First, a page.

Letter: Unbalanced tax cuts
The key tenet of the Tax Cut and Jobs Act is that it will stimulate the economy and create jobs. Let’s look over the last three administrations (24 years) and see what tax cuts have actually done.
Clinton administration raised top rate from 35 percent to 39.6 percent and saw GDP grow annually by 2.58 percent. Bush administration lowered it back to 35 percent and saw GDP grow annually by 0.66 percent. Obama in turn raised it back to 39.6 percent and saw the GDP grow annually by 2.05 percent.
What about the belief that President Ronald Reagan’s 1981 tax cuts are evidence that supply-side tax cuts accelerate economic growth? Reagan’s own chief economist found that the recovery of the early 1980s was driven by monetary policy, not tax cuts. So there is no evidence that tax cuts in fact stimulate the economy and create jobs. And while there is no general consensus among economists that a tax cut would create jobs, there is a consensus that if a tax cut is to be effective, it must be given to the lower 80 percent, in particular the lower 40 percent who will actually spend it.
There is no evidence that tax cuts to the top 20 percent will in fact stimulate the economy. Currently, almost 68 percent of the tax cut is scheduled to go to the top 20 percent, and 31 percent to the top 1 percent.
The top 1 percent has seen its share of national wealth rise from its low point of about 25 percent around 1980 to around 42 percent today. Meanwhile the lower 80 percent has seen its share drop from around 20 percent to around 10 percent.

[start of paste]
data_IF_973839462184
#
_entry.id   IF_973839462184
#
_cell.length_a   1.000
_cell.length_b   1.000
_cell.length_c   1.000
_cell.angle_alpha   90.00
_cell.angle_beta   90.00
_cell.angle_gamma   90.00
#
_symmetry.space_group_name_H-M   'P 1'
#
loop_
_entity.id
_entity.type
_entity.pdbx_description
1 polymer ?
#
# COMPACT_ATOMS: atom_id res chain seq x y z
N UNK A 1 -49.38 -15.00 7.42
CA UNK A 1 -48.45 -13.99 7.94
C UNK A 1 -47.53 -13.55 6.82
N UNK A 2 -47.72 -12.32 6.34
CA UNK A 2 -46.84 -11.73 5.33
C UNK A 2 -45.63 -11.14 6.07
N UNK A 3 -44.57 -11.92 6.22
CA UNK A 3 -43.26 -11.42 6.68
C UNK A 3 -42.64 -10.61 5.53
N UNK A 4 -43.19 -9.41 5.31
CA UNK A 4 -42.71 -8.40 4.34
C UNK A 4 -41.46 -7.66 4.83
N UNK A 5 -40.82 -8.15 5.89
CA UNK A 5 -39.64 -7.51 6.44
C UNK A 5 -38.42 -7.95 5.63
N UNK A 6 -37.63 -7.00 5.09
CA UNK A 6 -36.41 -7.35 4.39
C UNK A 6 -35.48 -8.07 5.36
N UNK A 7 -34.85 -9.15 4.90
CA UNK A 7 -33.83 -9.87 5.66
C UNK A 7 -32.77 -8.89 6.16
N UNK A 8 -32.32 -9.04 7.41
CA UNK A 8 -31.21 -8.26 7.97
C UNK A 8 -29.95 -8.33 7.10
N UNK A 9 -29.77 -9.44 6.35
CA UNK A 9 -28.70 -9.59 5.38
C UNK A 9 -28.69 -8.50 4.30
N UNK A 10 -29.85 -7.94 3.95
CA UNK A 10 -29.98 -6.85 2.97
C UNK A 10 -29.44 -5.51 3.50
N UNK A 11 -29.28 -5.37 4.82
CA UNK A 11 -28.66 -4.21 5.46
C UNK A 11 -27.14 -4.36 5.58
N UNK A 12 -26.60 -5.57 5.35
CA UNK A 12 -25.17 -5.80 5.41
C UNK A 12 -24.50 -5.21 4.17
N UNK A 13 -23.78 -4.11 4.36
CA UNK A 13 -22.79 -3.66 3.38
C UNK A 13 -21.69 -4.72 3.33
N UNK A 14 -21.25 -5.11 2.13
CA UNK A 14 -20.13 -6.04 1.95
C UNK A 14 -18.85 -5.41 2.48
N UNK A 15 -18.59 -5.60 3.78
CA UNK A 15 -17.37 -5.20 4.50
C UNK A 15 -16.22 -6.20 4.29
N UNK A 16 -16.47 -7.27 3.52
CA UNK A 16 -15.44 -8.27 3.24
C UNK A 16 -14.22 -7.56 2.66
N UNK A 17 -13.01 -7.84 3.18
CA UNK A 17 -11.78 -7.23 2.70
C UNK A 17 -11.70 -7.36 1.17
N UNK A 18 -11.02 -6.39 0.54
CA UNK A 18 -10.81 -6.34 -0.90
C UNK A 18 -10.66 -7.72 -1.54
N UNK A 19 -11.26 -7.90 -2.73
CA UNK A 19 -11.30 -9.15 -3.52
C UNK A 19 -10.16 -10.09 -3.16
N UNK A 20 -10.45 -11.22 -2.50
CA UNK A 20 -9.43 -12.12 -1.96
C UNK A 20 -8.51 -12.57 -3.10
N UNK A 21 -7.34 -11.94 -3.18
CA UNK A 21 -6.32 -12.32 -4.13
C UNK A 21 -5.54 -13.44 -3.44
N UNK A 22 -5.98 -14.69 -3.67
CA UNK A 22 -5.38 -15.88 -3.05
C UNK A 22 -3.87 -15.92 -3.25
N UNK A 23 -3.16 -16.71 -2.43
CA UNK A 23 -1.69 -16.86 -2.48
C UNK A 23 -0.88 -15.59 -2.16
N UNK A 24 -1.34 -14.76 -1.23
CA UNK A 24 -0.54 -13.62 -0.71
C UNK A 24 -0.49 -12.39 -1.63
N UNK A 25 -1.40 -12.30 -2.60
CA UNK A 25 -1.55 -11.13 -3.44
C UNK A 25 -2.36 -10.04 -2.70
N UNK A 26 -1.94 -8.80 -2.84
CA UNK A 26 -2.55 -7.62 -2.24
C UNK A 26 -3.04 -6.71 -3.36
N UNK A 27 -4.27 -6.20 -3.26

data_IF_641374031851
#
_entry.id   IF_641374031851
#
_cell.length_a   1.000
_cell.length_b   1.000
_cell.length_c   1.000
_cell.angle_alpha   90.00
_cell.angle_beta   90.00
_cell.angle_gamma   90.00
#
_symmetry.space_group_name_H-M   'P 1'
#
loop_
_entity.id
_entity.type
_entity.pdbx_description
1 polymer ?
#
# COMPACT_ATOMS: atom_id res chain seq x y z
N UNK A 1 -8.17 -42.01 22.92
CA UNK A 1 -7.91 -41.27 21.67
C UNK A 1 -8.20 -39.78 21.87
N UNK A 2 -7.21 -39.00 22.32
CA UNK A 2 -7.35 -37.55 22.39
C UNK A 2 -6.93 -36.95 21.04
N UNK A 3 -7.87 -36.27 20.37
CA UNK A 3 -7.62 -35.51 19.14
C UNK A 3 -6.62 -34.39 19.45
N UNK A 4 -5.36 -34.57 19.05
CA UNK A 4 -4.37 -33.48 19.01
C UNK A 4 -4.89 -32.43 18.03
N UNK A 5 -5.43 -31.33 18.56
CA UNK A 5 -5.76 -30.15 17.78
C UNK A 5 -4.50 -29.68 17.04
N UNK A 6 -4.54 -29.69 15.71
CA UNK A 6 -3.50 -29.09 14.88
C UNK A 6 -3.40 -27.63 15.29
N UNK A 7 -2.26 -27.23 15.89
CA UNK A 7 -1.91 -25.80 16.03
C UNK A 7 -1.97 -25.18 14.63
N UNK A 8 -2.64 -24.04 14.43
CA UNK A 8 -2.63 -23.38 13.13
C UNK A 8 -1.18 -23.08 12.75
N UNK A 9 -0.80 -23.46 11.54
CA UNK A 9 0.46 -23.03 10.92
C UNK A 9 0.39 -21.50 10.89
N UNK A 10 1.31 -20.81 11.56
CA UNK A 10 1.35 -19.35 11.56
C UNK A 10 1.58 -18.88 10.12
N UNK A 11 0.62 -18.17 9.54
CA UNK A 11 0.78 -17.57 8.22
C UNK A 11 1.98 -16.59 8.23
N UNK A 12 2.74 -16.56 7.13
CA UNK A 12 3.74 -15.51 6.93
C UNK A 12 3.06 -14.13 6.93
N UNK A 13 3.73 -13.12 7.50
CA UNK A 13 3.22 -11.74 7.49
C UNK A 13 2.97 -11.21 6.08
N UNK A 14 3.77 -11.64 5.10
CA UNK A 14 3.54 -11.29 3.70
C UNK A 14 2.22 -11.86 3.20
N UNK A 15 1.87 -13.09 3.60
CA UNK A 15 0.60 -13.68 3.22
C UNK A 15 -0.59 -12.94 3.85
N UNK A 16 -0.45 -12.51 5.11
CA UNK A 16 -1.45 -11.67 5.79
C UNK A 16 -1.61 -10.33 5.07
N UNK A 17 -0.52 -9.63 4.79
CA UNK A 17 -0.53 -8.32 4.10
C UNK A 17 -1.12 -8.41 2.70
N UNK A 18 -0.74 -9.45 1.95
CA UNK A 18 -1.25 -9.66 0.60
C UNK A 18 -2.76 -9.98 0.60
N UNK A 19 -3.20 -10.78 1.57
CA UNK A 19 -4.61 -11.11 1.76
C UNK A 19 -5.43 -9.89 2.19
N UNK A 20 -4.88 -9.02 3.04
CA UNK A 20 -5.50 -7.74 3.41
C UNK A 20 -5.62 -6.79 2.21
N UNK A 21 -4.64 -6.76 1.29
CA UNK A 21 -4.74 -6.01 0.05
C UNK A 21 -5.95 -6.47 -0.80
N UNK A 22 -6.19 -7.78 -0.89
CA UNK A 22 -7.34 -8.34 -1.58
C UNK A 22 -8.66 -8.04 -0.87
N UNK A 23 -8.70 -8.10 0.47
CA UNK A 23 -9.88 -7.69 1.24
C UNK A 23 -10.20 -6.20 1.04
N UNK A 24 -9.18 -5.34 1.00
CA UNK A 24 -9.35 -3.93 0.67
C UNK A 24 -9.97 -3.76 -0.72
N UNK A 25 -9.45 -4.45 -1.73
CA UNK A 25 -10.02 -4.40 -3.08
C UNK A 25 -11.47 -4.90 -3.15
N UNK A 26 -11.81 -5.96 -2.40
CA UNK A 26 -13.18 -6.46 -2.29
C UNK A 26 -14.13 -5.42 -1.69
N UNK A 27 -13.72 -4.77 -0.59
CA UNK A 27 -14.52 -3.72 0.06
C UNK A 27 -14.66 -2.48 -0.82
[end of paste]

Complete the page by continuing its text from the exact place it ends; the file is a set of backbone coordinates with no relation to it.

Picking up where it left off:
How are these tax cuts to be funded? By either making deep cuts to social programs today or letting the deficit balloon so that deeper cuts will have to be made to social programs in the future. And these are social programs like Social Security, Medicare, Medicaid, health care, etc., that benefit the lower 80 percent.
My family is presently part of the top 20 percent in terms of wealth, and even though we stand to benefit from the tax cut, we choose to do the right thing because in the long run, we must support the working and middle classes if we are to have a vibrant economy.
Call your members of Congress today and demand that they support an equitable tax system, one that doesn’t continue to shift wealth or gut the social programs.
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